I.N.U. Review

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The family decided to check out this new (to us) dog-friendly place on Friday last week. We’d heard that they served really good local style food for humans, and we weren’t disappointed at all. Too many dog-friendly cafes  fail at dishing out good quality human nosh. This one is one of the unusual ones, like The Tea Party at Pasir Panjang, but the great thing about I.N.U. is that they are very near our home.

Lucy was disturbed at the beginning by a small unruly Frenchie named Rufus with an attitude far bigger than his size. He rushed at Lucy, who was nicely settled in her own mat, pawed at her face and attempted repeatedly to mount her. Lucy got up, tried to back away but she was stuck in a small corner and began to look really troubled at the very first launch of this unruly behaviour. I politely requested his humans to please quell their dog – he belonged to a man and a lady, the man completely ignored my requests to remove the dog and did not even glance our way, while the lady came quite reluctantly to remove their dog – but this happened once, twice, three times, four… again and again and again, and they never once offered an apology.

Righto, dog people, here’s some frank advice: if your dog has this kind of problem, please keep him/her leashed, or crated. This is just simple, standard basic decorum. I mean, would you like it if I kept rushing up to you and shoving you in the face and climbing onto you, engaging you in ‘friendly’ wrestling match, when all you’re doing is trying to have a quiet meal in your own little corner? Why should dogs be any different in terms of invasion of personal space, why should my well behaved dog have to put up with rowdy behaviour, even if not aggressive but overtly, inappropriately ‘friendly’?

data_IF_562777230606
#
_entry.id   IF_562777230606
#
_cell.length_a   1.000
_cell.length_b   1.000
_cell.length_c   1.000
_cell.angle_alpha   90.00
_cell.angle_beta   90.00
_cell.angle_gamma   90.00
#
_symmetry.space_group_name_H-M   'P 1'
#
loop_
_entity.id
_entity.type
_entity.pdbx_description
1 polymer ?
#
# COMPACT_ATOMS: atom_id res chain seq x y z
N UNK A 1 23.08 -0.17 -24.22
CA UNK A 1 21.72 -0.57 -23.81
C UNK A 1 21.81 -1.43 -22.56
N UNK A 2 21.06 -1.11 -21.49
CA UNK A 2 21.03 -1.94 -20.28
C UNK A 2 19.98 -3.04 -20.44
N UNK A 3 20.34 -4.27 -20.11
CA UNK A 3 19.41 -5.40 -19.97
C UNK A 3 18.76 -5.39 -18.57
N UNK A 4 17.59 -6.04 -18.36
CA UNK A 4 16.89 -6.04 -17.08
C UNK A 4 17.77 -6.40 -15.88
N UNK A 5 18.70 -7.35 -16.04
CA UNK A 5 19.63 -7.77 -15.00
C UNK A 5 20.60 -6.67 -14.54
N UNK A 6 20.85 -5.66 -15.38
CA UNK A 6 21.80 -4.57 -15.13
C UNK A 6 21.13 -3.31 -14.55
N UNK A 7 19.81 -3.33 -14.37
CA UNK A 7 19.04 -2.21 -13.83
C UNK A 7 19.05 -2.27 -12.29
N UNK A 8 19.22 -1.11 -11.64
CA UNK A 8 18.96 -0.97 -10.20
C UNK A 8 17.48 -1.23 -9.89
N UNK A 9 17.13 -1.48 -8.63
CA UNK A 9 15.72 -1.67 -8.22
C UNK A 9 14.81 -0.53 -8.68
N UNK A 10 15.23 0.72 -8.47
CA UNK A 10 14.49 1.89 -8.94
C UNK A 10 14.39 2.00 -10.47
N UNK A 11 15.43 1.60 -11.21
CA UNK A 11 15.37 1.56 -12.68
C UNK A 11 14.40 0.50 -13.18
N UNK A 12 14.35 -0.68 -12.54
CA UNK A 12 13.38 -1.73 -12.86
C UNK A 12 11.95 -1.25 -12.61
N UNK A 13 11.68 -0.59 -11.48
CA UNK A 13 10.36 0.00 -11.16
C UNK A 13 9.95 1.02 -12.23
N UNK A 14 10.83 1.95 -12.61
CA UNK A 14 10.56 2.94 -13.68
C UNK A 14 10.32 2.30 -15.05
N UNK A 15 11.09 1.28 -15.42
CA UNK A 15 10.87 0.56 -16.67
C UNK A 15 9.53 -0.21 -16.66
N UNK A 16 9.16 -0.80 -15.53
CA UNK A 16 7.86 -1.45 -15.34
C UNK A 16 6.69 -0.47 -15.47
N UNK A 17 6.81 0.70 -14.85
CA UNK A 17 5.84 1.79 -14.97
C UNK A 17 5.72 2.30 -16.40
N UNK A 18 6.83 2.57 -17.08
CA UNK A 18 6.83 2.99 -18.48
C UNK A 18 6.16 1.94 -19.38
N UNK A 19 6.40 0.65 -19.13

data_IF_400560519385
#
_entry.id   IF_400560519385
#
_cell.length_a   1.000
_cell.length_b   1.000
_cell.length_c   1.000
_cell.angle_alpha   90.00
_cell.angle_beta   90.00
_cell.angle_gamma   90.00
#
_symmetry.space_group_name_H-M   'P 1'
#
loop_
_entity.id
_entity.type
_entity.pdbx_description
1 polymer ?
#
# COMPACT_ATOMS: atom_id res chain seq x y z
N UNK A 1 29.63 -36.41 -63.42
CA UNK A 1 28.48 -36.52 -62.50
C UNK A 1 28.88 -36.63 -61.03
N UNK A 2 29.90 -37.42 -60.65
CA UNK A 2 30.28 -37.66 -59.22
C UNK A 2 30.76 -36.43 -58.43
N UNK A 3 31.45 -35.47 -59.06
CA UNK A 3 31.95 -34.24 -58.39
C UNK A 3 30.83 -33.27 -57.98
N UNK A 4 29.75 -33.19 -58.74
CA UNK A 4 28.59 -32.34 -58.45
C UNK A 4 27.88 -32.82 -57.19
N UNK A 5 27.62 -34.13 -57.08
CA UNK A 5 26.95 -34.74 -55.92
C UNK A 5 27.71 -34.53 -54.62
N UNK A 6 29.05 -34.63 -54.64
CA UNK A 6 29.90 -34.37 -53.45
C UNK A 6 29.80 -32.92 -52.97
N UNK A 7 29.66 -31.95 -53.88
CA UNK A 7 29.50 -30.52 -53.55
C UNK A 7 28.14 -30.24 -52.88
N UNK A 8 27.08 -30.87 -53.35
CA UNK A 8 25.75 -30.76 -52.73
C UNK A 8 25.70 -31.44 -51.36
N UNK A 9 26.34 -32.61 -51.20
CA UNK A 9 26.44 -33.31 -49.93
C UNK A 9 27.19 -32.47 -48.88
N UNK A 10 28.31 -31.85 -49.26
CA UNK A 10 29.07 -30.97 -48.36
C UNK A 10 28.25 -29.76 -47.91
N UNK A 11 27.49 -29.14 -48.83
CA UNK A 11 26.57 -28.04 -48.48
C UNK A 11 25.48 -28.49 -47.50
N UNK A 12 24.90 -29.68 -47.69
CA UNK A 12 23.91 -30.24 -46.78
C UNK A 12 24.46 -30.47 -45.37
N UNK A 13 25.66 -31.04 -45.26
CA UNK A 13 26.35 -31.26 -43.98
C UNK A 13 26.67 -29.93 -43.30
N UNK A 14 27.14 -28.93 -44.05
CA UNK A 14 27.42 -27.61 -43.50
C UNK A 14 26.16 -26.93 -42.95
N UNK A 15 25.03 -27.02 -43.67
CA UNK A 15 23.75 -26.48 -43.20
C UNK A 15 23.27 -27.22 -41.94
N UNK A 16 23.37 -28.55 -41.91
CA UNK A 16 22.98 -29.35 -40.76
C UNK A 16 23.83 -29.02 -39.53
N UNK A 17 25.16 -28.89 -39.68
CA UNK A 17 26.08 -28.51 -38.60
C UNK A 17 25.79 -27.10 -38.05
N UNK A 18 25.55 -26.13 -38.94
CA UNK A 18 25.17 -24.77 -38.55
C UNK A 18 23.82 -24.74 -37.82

My poor gentle Lucy was becoming more and more agitated at the unwanted visits (every few seconds) from the dog, and so was I, almost at my wits’ end trying to stay calm and composed while keeping that nuisance away from my girl. Another thing about this kind of anti-social dog behaviour is that the big dog who is the gentle victim is inevitably blamed if their threshold to endure is crossed and the big dog retaliates. What would happen to the small bully if Lucy were not so patient, long-suffering and retiring, and if I had allowed my girl to be continuously assaulted in that way? Whose fault would it be if an altercation ensued and someone got hurt? It was not pleasant at all, and I was just about to enter into the ‘near meltdown’ zone, when suddenly, the manic intrusions stopped.

What happened was something I didn’t expect but was very grateful for. The overly rambunctious Frenchie finally disappeared from view. I turned around to look for him, and saw that someone had placed him in the elevated section near the cashier and behind a sturdy baby/doggy gate. There, within that confined space, I could see Rufus running amok, but at least he wasn’t bothering my Lucy anymore. I presume it was either Cindy, the owner of the cafe or the dog’s own humans who placed him there. Very thankful for that extra space for ‘time-out’, a most well thought out design of space by the owners of the cafe. Thank you, Cindy!